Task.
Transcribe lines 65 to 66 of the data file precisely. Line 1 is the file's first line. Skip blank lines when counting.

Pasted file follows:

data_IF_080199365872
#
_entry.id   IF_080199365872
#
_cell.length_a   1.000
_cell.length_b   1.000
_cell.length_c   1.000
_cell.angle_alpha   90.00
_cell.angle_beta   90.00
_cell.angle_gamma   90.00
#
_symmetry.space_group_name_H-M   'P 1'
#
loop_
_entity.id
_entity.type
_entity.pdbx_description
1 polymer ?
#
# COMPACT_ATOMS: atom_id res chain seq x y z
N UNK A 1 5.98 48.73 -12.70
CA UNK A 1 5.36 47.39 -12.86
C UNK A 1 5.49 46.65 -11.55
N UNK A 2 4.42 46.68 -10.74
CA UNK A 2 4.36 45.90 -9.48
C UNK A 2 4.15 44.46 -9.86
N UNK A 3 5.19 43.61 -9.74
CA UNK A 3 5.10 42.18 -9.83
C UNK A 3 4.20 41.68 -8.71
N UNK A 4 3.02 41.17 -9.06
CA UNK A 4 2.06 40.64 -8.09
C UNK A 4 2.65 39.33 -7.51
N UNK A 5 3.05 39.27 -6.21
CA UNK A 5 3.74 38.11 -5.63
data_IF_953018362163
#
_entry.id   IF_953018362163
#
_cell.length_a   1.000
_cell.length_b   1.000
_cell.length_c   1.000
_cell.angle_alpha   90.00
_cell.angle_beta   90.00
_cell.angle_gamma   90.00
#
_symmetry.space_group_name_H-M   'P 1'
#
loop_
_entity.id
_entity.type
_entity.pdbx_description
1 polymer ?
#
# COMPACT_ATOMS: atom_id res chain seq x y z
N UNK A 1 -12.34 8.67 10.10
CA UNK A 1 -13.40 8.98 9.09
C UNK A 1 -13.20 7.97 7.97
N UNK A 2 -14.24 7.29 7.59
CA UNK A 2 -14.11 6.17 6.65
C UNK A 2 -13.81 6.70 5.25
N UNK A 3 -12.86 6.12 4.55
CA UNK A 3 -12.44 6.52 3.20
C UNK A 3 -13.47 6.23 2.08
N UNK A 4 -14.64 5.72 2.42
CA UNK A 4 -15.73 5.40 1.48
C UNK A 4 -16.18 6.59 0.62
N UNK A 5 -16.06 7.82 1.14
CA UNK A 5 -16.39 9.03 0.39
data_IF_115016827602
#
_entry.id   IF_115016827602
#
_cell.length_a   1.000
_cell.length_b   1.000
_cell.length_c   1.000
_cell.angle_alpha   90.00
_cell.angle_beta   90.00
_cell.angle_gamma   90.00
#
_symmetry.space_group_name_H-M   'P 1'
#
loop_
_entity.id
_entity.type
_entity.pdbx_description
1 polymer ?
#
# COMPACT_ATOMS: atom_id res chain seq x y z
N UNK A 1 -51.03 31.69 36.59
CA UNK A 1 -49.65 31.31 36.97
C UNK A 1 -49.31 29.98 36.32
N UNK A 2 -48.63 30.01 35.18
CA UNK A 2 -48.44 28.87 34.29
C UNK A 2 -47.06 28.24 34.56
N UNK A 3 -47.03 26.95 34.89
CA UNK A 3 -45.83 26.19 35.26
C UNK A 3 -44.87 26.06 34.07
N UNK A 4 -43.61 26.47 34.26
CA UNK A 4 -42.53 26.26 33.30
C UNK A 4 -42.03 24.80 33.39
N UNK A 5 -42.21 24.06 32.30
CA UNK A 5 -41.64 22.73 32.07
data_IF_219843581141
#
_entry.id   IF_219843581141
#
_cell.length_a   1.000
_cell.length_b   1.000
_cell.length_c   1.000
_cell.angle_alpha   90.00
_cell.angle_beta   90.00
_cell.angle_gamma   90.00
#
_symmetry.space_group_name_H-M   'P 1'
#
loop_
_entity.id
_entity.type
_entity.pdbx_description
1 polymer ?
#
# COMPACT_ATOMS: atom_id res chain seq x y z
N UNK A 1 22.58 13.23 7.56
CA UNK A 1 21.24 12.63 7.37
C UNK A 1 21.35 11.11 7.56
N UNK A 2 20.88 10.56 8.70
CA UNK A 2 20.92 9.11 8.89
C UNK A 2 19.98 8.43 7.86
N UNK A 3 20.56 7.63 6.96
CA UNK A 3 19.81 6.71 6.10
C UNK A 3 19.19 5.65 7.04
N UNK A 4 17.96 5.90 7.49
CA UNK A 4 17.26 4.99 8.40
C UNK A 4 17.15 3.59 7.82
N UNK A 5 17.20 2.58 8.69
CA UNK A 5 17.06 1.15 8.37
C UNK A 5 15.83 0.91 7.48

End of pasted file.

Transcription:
CA UNK A 4 -15.73 5.40 1.48
C UNK A 4 -16.18 6.59 0.62